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Coal ash and contaminated wastewater have spilled into the Dan River from this 48-inch stormwater pipe and multiple other points.

March 20, 2014

CHAPEL HILL, N.C.—The Southern Environmental Law Center today filed motions to allow four conservation groups working on the Dan River to participate in the state court enforcement action against Duke Energy for its illegal coal ash pollution of the Dan River and groundwater drinking supplies. SELC filed the motion on behalf of groups that monitor and protect the Dan River– the Dan River Basin Association, the Roanoke River Basin Association, the Southern Alliance for Clean Energy, and Waterkeeper Alliance. They identified numerous illegal discharges ignored by the state in the aftermath of Duke’s disastrous coal ash spill last month.

“The tragic Dan River spill and the revelations of uncomfortably close ties between Duke Energy and DENR make it all the more important that citizens and local conservation groups have a seat at the table,” said Frank Holleman, the senior attorney at the Southern Environmental Law Center who represents the groups in court. “We will work to make sure that the Dan River is protected and that Duke Energy cleans up the Dan River site.”

The groups seek to stop and clean up unpermitted streams of contaminated surface water that have been discharging from the dikes of the Dan River coal ash lagoons since before the spill and are continuing today, as well as persistent groundwater pollution leaching from these unlined impoundments that documentation shows Duke Energy and the N.C. Department of Environment and Natural Resources have known about since the early 1990s. The illegal discharges at Dan River include high levels of coal ash pollutants such as arsenic and lead.

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Picnic for the Dan River: Eden community rallies after coal ash spill for World Water Day

This Saturday's event will celebrate the many parts of the Dan River unaffected by the spill and call for swift clean up of impacted areas.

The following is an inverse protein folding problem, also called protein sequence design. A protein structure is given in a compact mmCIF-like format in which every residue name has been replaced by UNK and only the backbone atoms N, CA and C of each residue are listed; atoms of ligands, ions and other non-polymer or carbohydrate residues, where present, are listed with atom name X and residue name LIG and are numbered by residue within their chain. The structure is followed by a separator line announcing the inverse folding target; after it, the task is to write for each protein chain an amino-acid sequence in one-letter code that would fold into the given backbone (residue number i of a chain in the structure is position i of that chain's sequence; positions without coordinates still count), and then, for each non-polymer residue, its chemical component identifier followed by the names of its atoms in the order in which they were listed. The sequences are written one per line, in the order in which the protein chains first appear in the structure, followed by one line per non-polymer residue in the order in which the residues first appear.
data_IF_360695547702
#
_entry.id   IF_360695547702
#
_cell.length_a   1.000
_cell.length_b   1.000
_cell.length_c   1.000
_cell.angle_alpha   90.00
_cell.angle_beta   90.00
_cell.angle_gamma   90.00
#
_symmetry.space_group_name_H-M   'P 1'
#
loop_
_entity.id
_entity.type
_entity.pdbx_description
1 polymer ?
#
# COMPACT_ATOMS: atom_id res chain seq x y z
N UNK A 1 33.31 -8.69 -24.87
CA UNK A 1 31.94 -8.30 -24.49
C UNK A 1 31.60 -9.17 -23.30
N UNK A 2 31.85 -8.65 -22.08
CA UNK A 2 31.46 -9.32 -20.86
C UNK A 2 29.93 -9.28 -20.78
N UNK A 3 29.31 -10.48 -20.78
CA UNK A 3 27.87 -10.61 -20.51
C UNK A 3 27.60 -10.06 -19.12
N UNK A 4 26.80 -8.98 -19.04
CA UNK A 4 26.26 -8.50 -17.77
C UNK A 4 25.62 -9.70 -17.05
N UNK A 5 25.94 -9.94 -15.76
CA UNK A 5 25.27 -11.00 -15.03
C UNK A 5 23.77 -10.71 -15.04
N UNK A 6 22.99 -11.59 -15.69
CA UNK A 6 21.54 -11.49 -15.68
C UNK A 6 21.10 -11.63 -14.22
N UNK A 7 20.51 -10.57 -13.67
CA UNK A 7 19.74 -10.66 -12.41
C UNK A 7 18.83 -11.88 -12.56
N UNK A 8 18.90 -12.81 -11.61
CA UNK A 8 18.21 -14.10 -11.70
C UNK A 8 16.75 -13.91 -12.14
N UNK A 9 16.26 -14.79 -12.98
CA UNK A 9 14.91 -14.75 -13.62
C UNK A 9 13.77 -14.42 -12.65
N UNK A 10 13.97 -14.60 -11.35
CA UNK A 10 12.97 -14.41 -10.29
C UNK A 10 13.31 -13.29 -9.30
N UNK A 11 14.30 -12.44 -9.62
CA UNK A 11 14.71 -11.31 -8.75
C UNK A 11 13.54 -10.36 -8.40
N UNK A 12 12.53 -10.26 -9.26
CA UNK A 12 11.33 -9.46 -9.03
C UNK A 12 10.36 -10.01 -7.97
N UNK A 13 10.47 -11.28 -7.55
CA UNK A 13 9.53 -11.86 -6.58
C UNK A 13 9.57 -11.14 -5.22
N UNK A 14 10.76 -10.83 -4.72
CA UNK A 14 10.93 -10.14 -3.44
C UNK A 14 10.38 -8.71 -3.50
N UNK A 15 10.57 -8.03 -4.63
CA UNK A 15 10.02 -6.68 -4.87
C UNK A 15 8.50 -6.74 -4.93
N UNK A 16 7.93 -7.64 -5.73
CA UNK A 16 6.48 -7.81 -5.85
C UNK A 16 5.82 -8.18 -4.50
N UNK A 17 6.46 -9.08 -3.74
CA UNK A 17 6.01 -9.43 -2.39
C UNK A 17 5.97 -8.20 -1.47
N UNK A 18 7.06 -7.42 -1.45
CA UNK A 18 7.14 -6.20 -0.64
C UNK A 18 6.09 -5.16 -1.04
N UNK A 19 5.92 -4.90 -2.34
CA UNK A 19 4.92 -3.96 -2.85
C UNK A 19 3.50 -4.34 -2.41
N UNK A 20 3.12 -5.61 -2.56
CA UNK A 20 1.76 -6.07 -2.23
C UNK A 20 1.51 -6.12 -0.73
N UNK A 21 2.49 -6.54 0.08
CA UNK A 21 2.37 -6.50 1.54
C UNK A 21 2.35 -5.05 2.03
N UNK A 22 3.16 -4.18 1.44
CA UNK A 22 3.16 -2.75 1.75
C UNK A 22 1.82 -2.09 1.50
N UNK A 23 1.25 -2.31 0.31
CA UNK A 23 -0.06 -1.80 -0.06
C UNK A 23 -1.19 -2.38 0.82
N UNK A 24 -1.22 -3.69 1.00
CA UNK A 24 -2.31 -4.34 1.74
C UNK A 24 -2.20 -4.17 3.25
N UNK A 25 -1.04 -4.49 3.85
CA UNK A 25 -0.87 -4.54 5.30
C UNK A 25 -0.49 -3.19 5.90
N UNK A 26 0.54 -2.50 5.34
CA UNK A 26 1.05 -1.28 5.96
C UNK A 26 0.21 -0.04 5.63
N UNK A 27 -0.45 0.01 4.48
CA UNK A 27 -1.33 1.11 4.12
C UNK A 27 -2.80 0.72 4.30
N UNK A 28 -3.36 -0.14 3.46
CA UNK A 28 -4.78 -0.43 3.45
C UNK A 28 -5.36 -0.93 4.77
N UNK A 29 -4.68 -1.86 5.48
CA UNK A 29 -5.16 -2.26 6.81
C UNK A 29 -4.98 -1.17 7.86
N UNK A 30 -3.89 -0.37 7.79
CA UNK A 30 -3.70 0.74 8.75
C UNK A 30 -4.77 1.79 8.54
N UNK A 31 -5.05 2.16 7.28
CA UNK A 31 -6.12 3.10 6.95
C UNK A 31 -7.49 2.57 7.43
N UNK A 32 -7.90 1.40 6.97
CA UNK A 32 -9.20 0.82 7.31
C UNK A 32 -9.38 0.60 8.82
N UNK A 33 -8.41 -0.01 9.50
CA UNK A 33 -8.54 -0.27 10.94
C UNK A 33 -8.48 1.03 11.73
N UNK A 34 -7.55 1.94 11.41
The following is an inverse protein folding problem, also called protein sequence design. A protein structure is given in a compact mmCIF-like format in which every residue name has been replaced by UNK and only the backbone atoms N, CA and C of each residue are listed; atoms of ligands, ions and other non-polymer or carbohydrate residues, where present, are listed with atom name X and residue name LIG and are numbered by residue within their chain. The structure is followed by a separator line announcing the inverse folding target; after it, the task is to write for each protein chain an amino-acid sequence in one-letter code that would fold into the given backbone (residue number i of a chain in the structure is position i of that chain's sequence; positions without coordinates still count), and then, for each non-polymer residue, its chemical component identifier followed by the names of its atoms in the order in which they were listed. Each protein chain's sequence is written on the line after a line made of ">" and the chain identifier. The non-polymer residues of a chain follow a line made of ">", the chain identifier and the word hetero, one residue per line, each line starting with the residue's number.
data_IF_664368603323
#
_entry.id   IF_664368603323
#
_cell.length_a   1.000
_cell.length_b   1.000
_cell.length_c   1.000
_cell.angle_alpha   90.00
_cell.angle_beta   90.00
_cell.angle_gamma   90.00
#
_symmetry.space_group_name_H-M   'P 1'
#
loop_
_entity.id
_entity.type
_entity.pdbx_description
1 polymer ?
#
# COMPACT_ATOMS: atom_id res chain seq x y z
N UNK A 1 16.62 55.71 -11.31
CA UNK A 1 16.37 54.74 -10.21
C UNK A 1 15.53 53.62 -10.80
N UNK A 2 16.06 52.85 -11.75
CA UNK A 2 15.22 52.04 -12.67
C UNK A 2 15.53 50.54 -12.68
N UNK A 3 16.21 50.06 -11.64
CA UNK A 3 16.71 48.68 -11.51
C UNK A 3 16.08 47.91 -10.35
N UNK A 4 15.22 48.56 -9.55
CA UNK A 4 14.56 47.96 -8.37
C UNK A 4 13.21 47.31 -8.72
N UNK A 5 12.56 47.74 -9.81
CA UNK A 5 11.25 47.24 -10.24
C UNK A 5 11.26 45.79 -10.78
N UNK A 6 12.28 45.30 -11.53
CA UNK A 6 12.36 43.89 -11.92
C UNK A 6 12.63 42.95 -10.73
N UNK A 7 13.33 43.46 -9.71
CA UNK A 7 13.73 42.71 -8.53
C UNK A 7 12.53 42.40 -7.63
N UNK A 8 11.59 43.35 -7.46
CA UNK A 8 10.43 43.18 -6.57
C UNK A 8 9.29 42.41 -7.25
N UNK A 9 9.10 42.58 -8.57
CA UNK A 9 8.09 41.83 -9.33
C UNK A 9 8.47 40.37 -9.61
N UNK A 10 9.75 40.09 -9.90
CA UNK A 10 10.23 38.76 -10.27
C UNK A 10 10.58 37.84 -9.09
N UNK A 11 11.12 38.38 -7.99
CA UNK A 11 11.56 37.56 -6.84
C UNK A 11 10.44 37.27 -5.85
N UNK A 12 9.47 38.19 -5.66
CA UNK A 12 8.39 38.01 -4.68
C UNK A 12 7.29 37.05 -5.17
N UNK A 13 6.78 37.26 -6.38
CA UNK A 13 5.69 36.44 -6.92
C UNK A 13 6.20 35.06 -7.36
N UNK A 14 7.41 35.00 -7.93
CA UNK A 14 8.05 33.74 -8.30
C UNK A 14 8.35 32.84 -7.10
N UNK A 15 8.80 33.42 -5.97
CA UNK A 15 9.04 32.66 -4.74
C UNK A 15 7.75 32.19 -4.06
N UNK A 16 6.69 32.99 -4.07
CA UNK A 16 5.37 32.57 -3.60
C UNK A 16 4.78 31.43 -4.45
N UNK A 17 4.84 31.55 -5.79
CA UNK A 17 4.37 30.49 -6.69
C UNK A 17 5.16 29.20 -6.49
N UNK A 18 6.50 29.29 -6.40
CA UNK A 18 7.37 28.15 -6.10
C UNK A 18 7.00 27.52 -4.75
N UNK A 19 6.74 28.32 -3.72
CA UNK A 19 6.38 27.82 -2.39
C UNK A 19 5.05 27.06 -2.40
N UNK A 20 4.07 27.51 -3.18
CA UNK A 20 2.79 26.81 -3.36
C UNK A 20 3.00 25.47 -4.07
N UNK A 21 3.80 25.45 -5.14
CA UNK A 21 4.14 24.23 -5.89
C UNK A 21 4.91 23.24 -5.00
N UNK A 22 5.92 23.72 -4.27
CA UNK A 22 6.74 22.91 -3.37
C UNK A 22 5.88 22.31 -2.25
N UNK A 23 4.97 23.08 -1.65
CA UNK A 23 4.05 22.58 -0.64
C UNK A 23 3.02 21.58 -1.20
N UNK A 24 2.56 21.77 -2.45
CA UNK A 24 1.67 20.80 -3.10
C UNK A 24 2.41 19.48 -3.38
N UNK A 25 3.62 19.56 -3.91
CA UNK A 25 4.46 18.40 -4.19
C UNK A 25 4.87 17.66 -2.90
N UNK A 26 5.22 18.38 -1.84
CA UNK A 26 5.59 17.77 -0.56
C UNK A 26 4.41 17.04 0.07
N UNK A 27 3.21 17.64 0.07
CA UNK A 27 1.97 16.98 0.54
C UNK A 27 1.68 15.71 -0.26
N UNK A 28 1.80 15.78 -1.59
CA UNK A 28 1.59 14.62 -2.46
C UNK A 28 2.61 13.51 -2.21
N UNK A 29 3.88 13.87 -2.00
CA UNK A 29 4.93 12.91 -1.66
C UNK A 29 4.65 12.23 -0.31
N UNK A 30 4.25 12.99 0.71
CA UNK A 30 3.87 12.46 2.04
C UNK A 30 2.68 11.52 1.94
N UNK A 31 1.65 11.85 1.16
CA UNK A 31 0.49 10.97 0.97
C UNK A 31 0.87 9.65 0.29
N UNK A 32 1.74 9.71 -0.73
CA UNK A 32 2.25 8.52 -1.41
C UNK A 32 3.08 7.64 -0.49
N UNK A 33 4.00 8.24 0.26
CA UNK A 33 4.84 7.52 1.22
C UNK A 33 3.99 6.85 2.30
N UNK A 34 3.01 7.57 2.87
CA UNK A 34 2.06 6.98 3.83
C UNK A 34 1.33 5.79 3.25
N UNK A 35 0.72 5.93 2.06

This Saturday’s event will celebrate the many parts of the Dan River unaffected by the spill and call for swift clean up of impacted areas.

March 20, 2014

Speakers, residents and clean water advocates will rally at Island Ford Landing in Eden on World Water Day, Saturday, March 22 from noon to 1:30 to celebrate the Dan River and all the rivers throughout the Dan River Basin, and call on Duke Energy to provide information on how it plans to clean up from last month’s coal ash spill at the Dan River power plant.

Last month, more than 39,000 tons of toxic coal ash and 24 million gallons of contaminated wastewater spilled from Duke Energy’s coal ash impoundments north of Eden, spurring significant public outcry to protect all of North Carolina’s rivers from this dangerous threat. The spill also created a stigma on the rivers here, said Jenny Edwards, program manager for the Dan River Basin Association.

“Recovery from this disaster includes changing the public perception that the entire Dan is toxic, because that’s just not the case,” Edwards said.

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Dan River Disaster Recap Timeline

Coal ash eddies in the Dan River. Photo source: Appalachian Voices

Coal ash eddies in the Dan River. Photo source: Appalachian Voices

Having trouble keeping track of all the developments since the Dan River disaster began over a month ago? We continue to be amazed that the coal ash spill and subsequent developments have been in the news almost every day. This story has more twists and turns than the Dan River itself; sparking significant public outcry, a federal investigation into Duke Energy and the North Carolina Department of Natural Resources, Gov. McCrory’s request for Duke’s coal ash plans and more. Keeping up with the latest developments has been challenging, so  we compiled this retrospective timeline showing how this story has unfolded over the weeks. Please share!

February 2: A stormwater pipe bursts beneath an unlined coal ash impoundment at Duke Energy’s retired Dan River plant, spilling coal ash and contaminated wastewater directly into the Dan River.

February 3: Approximately 26 hours after the spill began Duke Energy finally notifies the public. NC Department of Natural Resources staff are on the scene helping to control the leak and begin taking water quality samples. Even at this early stage, with no water quality testing of the River or coal ash complete, officials downstream in Danville say the city’s drinking water will be safe.

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9/15/2010- 60 Minutes Video: 130 Million Tons of Waste

11/6/2011- Scientific American Podcast: Buried in Coal Ash?

6/28/2012- Environmental Integrity Report: New EPA Data Show Coal Ash Problem Much Worse

7/5/2012- Rachel Maddow Show segment: Big Sister Steamed Bun